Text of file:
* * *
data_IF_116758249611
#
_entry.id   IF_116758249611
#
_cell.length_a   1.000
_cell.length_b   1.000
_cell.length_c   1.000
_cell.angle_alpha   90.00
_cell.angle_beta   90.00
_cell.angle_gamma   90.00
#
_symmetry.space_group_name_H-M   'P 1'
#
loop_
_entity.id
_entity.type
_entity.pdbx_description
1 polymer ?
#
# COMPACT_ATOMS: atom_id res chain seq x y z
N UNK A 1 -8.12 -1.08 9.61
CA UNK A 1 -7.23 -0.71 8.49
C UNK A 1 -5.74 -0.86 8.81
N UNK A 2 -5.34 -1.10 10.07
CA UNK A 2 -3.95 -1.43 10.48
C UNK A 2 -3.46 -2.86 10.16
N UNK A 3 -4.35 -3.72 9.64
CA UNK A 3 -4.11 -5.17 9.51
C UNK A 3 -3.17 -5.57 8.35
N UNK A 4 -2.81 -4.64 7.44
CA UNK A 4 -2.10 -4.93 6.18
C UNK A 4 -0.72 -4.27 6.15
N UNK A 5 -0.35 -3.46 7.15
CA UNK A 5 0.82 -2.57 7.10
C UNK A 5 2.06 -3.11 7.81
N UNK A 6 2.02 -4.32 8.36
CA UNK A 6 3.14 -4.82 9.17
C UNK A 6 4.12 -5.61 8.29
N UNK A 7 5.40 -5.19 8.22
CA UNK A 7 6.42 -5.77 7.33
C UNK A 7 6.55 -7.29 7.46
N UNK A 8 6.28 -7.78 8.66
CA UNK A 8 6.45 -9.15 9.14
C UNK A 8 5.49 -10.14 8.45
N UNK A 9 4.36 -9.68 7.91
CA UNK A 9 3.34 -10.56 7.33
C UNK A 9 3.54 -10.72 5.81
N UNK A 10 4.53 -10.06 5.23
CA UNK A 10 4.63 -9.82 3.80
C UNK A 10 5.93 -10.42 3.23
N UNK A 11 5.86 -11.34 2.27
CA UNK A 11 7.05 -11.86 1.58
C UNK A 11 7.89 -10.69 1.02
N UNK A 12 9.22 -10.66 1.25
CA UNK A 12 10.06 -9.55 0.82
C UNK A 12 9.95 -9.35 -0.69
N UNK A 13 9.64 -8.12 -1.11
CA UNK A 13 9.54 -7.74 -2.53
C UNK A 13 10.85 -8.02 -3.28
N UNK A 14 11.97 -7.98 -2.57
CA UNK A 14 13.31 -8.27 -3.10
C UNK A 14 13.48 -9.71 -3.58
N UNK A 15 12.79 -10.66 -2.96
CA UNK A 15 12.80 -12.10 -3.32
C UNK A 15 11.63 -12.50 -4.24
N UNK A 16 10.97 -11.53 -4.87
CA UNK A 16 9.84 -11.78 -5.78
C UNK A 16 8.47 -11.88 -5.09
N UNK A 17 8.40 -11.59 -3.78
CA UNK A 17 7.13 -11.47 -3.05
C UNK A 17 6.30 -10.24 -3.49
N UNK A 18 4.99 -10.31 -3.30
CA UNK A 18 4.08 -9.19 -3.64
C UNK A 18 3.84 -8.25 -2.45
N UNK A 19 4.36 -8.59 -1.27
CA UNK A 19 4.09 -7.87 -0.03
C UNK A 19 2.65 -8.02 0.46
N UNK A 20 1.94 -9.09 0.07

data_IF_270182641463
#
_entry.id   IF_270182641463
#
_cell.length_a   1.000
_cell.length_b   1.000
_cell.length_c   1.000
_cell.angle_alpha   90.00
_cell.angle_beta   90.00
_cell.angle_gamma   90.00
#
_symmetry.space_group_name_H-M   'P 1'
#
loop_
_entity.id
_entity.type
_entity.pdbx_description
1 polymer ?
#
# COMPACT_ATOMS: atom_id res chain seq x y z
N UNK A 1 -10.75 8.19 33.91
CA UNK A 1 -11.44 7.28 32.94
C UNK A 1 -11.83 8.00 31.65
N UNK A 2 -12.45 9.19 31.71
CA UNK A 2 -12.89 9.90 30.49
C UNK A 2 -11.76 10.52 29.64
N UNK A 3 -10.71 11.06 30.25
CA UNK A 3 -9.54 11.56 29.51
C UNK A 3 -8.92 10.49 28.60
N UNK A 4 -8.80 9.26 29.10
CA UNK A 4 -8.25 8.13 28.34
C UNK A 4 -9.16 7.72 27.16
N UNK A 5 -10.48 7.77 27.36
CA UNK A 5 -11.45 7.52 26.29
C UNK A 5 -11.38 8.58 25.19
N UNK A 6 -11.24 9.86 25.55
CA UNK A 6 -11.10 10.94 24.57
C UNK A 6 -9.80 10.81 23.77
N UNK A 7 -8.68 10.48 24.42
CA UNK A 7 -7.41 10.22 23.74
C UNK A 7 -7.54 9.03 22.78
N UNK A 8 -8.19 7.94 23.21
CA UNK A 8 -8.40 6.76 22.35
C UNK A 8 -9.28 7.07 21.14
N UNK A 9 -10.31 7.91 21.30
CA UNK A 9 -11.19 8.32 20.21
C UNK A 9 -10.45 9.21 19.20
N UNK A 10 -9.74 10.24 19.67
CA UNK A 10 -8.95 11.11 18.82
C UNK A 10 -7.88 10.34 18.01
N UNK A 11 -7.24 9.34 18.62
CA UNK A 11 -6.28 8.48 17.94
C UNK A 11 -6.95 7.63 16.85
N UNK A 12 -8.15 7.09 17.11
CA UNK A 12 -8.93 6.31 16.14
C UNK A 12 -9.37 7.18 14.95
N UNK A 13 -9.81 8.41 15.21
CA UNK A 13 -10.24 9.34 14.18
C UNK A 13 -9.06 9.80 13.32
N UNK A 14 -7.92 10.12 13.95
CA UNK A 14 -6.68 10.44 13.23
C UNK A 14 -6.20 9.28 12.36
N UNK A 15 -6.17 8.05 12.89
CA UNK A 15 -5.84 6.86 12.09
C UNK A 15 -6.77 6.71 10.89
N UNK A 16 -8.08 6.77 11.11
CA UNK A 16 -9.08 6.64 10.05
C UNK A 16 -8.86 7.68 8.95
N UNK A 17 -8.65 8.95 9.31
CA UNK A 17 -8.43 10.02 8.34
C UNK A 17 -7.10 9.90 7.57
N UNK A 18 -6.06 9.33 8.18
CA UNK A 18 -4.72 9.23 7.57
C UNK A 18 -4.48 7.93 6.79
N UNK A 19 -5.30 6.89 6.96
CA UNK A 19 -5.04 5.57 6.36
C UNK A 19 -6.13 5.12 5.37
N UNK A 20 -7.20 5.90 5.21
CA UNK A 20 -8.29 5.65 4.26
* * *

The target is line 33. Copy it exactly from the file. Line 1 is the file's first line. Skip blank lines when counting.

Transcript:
N UNK A 5 -0.35 -3.46 7.15